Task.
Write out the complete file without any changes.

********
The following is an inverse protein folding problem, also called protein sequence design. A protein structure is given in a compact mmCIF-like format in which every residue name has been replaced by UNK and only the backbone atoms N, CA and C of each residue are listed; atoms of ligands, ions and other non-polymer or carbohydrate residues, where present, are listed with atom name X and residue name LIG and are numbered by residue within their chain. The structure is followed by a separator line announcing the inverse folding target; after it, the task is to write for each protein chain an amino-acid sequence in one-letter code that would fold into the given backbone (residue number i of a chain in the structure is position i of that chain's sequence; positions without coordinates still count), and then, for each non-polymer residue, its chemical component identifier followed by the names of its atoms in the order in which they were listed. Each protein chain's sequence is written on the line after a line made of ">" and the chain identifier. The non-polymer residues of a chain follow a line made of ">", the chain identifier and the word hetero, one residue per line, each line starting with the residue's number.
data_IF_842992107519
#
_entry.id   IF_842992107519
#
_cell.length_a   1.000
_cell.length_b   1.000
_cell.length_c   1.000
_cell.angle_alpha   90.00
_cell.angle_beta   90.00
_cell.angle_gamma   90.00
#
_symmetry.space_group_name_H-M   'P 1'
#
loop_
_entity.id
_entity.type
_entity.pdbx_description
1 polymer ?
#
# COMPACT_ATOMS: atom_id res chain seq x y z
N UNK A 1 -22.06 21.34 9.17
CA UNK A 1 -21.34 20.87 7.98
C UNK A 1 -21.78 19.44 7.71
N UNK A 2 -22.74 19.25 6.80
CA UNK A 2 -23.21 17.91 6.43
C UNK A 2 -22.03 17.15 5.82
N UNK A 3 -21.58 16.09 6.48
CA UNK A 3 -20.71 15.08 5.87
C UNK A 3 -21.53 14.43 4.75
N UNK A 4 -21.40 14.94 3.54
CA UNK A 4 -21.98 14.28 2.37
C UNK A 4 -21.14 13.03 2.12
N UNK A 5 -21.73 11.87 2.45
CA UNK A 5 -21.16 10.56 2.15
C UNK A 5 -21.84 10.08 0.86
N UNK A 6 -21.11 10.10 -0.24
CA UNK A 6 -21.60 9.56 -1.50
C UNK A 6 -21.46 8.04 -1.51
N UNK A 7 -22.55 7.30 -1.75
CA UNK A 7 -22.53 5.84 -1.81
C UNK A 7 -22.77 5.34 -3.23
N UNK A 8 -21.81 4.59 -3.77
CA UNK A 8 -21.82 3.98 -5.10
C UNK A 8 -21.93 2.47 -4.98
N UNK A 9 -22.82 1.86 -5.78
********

The following is an inverse protein folding problem, also called protein sequence design. A protein structure is given in a compact mmCIF-like format in which every residue name has been replaced by UNK and only the backbone atoms N, CA and C of each residue are listed; atoms of ligands, ions and other non-polymer or carbohydrate residues, where present, are listed with atom name X and residue name LIG and are numbered by residue within their chain. The structure is followed by a separator line announcing the inverse folding target; after it, the task is to write for each protein chain an amino-acid sequence in one-letter code that would fold into the given backbone (residue number i of a chain in the structure is position i of that chain's sequence; positions without coordinates still count), and then, for each non-polymer residue, its chemical component identifier followed by the names of its atoms in the order in which they were listed. Each protein chain's sequence is written on the line after a line made of ">" and the chain identifier. The non-polymer residues of a chain follow a line made of ">", the chain identifier and the word hetero, one residue per line, each line starting with the residue's number.
data_IF_842992107519
#
_entry.id   IF_842992107519
#
_cell.length_a   1.000
_cell.length_b   1.000
_cell.length_c   1.000
_cell.angle_alpha   90.00
_cell.angle_beta   90.00
_cell.angle_gamma   90.00
#
_symmetry.space_group_name_H-M   'P 1'
#
loop_
_entity.id
_entity.type
_entity.pdbx_description
1 polymer ?
#
# COMPACT_ATOMS: atom_id res chain seq x y z
N UNK A 1 -22.06 21.34 9.17
CA UNK A 1 -21.34 20.87 7.98
C UNK A 1 -21.78 19.44 7.71
N UNK A 2 -22.74 19.25 6.80
CA UNK A 2 -23.21 17.91 6.43
C UNK A 2 -22.03 17.15 5.82
N UNK A 3 -21.58 16.09 6.48
CA UNK A 3 -20.71 15.08 5.87
C UNK A 3 -21.53 14.43 4.75
N UNK A 4 -21.40 14.94 3.54
CA UNK A 4 -21.98 14.28 2.37
C UNK A 4 -21.14 13.03 2.12
N UNK A 5 -21.73 11.87 2.45
CA UNK A 5 -21.16 10.56 2.15
C UNK A 5 -21.84 10.08 0.86
N UNK A 6 -21.11 10.10 -0.24
CA UNK A 6 -21.60 9.56 -1.50
C UNK A 6 -21.46 8.04 -1.51
N UNK A 7 -22.55 7.30 -1.75
CA UNK A 7 -22.53 5.84 -1.81
C UNK A 7 -22.77 5.34 -3.23
N UNK A 8 -21.81 4.59 -3.77
CA UNK A 8 -21.82 3.98 -5.10
C UNK A 8 -21.93 2.47 -4.98
N UNK A 9 -22.82 1.86 -5.78